Explore our MS in Developmental Psychology International Perspectives in Developmental Psychology specialization
Understanding human development in this era of global crises is more important than ever. This specialization focuses on human development throughout the world. You will learn how cultures impact human development; international perspectives on human development; and how current global crises such as terrorism, genocide, mass migration, and the influx of refugees impact development, including the physical and mental health of global populations.
- 48 total quarter credits
- Core courses (33 cr.)
- Specialization courses (15 cr.)
This sequence represents the minimum credits to complete the program. The number of credits and the time to completion for the program may vary by student, depending on individual progress and credits transferred, if applicable. For a personalized estimate of your time to completion, call an Enrollment Specialist at 855-646-5286.
Foundations for Graduate Study in Psychology
Students in this course are introduced to Walden University and to the requirements for successful participation in an online curriculum. Students work toward building a foundation for academic and professional success as scholar-practitioners and social change agents. They assess the relationship of mission and vision to professional goals, and they develop a program of study, a professional development plan, and strategies for online success. Students also explore resources used throughout the program, such as the online Walden University Library. They engage in course assignments focused on the practical application of professional writing, critical-thinking skills, and the promotion of professional and academic excellence.
Themes and Theories of Developmental Psychology
Students in this course are introduced to concepts, theories, and research methods relevant to understanding developmental psychology. Developmental theories will be reviewed, including psychoanalytic, behaviorist, cognitive, social, and ecological theory. Students will critically examine the strengths and limitations of each theory and the research that contributed to each theory. Contemporary applications of developmental theories will be explored, with an emphasis on applications designed to effect positive social change.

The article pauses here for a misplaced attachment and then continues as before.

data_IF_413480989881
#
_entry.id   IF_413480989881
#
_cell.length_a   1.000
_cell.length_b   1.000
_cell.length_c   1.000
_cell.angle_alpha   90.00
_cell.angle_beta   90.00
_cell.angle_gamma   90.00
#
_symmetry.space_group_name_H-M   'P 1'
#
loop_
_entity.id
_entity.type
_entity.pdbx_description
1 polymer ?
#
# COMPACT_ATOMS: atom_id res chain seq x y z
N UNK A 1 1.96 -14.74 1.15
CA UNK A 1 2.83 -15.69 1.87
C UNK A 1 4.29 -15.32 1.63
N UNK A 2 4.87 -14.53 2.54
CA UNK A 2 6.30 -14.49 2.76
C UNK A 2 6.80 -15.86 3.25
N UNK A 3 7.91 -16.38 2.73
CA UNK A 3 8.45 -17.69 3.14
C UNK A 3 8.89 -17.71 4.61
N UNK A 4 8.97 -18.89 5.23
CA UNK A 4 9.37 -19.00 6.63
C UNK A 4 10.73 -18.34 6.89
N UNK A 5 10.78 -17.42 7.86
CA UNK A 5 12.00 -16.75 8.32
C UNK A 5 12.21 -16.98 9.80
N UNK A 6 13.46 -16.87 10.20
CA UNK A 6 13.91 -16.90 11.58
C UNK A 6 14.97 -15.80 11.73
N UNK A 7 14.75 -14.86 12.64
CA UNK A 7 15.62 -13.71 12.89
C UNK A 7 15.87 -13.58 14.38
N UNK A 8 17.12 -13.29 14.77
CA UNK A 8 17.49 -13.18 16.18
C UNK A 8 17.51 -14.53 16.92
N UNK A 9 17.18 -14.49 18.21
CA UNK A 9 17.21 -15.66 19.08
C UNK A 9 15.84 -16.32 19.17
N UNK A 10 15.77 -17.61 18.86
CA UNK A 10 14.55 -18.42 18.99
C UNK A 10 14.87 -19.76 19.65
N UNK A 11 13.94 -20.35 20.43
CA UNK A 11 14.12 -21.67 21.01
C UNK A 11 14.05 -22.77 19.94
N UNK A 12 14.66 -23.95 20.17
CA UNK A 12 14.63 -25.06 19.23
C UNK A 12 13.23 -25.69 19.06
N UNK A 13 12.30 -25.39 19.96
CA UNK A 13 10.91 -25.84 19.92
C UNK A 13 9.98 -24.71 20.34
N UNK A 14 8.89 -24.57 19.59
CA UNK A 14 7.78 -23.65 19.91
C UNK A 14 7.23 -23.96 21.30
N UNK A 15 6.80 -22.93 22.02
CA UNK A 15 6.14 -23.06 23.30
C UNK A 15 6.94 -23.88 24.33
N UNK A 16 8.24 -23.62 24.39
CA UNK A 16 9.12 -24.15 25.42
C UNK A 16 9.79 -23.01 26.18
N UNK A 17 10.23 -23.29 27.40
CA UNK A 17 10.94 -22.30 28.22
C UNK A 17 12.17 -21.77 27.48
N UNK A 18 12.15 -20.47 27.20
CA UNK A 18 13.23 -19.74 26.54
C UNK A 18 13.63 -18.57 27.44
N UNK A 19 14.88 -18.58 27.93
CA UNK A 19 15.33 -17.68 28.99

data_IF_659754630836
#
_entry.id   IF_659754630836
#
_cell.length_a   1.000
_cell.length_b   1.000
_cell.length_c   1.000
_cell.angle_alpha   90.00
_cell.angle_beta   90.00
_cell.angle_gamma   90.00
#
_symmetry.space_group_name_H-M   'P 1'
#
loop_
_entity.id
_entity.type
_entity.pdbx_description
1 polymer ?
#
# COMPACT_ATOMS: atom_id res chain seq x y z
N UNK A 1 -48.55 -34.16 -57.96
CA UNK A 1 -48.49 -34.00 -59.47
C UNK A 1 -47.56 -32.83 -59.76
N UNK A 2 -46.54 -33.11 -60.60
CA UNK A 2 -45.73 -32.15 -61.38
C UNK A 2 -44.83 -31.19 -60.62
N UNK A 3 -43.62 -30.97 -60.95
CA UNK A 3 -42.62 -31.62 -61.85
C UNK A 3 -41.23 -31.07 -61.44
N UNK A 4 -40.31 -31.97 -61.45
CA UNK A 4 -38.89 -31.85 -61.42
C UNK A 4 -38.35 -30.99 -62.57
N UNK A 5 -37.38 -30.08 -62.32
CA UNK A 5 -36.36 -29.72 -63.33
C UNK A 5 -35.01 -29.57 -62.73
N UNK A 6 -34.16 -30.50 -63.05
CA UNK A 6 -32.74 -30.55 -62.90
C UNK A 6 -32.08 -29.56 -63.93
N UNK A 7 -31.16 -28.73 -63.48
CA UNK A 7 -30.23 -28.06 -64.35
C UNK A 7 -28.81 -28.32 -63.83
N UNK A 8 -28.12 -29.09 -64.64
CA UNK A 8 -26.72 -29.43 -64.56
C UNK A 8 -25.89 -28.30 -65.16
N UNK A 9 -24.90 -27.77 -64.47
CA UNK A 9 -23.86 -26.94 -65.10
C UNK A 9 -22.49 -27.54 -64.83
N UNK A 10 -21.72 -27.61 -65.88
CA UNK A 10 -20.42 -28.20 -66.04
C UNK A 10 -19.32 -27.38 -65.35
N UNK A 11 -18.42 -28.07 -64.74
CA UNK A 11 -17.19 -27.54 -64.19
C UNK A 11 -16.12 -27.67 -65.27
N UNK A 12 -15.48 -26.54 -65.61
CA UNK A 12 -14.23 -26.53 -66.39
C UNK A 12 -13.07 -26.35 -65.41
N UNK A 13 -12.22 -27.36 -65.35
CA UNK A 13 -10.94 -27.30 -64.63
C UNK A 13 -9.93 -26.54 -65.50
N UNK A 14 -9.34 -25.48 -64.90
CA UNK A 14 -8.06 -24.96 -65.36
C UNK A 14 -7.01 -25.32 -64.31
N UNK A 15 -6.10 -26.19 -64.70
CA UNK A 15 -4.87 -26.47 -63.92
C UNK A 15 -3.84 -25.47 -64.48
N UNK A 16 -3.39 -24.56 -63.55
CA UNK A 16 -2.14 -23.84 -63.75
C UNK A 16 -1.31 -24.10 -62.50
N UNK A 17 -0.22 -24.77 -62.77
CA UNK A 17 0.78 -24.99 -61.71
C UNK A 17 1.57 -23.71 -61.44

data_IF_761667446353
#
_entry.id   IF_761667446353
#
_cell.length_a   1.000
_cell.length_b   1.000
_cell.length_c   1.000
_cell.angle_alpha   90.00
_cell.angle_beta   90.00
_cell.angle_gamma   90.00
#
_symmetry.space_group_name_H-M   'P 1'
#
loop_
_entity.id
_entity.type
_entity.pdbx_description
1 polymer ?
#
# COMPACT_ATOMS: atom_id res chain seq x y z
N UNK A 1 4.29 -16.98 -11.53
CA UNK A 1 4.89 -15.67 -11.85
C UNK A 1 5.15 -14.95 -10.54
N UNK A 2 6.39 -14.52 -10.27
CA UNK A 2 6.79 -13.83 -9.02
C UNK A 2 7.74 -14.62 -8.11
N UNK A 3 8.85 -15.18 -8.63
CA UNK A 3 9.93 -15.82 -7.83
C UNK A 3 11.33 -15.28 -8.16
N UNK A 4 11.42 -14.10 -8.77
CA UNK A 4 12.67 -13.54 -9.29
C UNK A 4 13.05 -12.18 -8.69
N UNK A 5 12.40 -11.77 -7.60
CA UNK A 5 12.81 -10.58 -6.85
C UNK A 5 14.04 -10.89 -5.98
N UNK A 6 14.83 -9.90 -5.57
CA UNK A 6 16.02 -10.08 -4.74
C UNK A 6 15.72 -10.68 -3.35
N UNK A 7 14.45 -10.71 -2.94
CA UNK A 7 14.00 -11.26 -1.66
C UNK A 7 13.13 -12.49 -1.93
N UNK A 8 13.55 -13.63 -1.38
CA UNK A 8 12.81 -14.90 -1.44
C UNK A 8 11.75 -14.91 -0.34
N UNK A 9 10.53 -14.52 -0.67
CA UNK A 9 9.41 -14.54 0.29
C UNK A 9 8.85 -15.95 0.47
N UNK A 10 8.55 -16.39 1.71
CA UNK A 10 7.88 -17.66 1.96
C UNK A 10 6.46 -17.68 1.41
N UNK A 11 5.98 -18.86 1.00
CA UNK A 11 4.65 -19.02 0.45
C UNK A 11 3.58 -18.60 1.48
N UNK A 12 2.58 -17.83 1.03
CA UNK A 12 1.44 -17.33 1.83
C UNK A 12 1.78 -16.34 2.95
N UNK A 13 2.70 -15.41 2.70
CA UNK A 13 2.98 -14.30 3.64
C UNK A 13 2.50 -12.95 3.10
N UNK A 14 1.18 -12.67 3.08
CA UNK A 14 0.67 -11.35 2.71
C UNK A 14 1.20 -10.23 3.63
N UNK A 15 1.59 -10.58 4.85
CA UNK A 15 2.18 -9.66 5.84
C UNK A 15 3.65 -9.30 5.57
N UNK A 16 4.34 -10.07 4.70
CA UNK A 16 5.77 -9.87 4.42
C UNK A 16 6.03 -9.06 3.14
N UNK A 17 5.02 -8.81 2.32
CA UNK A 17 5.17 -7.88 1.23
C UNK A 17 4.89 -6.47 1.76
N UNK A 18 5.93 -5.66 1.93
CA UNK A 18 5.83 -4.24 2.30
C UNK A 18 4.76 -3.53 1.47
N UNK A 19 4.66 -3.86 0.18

Students in this course are provided with an advanced overview of human development through the lifespan, including prenatal, childhood, adolescent, adult, and late-adult phases. Students examine and apply basic processes and theories to developmental milestones that occur within these phases of development. They explore factors of heredity and environmental elements on human development, and they consider ethical issues, research considerations, and global perspectives as they assess strategies to promote optimal development. Students also engage in coursework and discussions that highlight themes of diversity and social change.
Gender and Human Development
In this course, students examine biopsychosocial theories of sex differences and conceptions of gender. Topics include history and theoretical perspectives on gender, differentiation of sex versus gender, gender similarities and differences, gender identity, and transgender psychology. Students will also learn about stereotypes, socialization and culture-appropriate social roles, and influence of socialization agents, such as family, schools, peers, and media on gender role development. Important developmental issues will be addressed as they relate to gender, such as body image, sexuality, emotion, communication, and cognition. Students also examine ethical considerations with regard to policy making and training on gender sensitivity.
Development in the Digital Age
Students in this course examine the impact of social media and other digital technology on children, teens, and adults and at different stages of cognitive, social, and emotional development. They also examine how identity development, relationships, and socialization can be affected by the use of digital and social media. Students receive a historic review of electronic media research, including the effect of violent television on viewer behavior, which provides a foundation to examine the current impact of digital media. Current issues such as sexting, online harassment, cyberbullying, and cyberstalking are explored, along with strategies for mitigating these issues. Similarly, positive impacts of social media, such as building social groups, finding communities, overriding generational gaps, seeking health and mental health support and resources, are also explored. Students also examine generational, socioeconomic, and cultural differences in access to and use of digital media. Digital media literacy and public policy are explored, with an emphasis on positive social change.
Research Theory, Design, and Methods